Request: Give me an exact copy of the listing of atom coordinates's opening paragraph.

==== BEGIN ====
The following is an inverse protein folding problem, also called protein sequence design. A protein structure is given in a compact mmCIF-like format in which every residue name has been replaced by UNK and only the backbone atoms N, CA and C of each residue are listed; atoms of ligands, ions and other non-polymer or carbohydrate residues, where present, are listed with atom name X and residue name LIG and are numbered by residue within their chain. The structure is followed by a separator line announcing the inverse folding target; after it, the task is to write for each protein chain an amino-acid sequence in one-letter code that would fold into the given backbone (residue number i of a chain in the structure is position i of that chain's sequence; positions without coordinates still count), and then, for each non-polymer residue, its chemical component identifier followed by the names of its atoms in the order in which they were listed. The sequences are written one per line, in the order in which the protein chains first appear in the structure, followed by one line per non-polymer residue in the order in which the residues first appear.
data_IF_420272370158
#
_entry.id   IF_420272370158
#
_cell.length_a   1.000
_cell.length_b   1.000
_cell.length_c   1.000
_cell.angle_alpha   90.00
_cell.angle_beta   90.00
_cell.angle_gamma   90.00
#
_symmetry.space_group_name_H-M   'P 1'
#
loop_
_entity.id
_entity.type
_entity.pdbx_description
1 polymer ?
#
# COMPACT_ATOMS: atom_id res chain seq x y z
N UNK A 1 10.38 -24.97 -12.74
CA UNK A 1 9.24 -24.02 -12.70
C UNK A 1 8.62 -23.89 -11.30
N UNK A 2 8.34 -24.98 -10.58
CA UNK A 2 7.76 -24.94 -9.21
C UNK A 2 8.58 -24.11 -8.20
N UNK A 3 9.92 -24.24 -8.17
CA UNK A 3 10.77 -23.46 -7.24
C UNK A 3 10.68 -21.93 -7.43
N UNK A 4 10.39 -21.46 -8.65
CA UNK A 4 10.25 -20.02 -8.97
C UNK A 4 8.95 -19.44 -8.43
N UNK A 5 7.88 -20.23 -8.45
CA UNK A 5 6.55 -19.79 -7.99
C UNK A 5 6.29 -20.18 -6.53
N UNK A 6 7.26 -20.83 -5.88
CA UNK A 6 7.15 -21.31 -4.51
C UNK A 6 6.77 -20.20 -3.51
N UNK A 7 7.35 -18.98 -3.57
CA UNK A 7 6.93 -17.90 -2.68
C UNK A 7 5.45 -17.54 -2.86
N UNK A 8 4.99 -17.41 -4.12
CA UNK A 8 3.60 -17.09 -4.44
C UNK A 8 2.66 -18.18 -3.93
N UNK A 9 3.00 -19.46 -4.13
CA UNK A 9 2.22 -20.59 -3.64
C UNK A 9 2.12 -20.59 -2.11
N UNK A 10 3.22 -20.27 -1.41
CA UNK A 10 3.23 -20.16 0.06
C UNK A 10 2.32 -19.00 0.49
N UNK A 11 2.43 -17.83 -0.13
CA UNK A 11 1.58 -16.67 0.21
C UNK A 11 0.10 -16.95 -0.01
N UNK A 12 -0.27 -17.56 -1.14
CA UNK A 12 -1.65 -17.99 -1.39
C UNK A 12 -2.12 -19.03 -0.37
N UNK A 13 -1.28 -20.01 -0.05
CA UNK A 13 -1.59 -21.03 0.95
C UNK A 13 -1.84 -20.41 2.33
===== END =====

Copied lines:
The following is an inverse protein folding problem, also called protein sequence design. A protein structure is given in a compact mmCIF-like format in which every residue name has been replaced by UNK and only the backbone atoms N, CA and C of each residue are listed; atoms of ligands, ions and other non-polymer or carbohydrate residues, where present, are listed with atom name X and residue name LIG and are numbered by residue within their chain. The structure is followed by a separator line announcing the inverse folding target; after it, the task is to write for each protein chain an amino-acid sequence in one-letter code that would fold into the given backbone (residue number i of a chain in the structure is position i of that chain's sequence; positions without coordinates still count), and then, for each non-polymer residue, its chemical component identifier followed by the names of its atoms in the order in which they were listed. The sequences are written one per line, in the order in which the protein chains first appear in the structure, followed by one line per non-polymer residue in the order in which the residues first appear.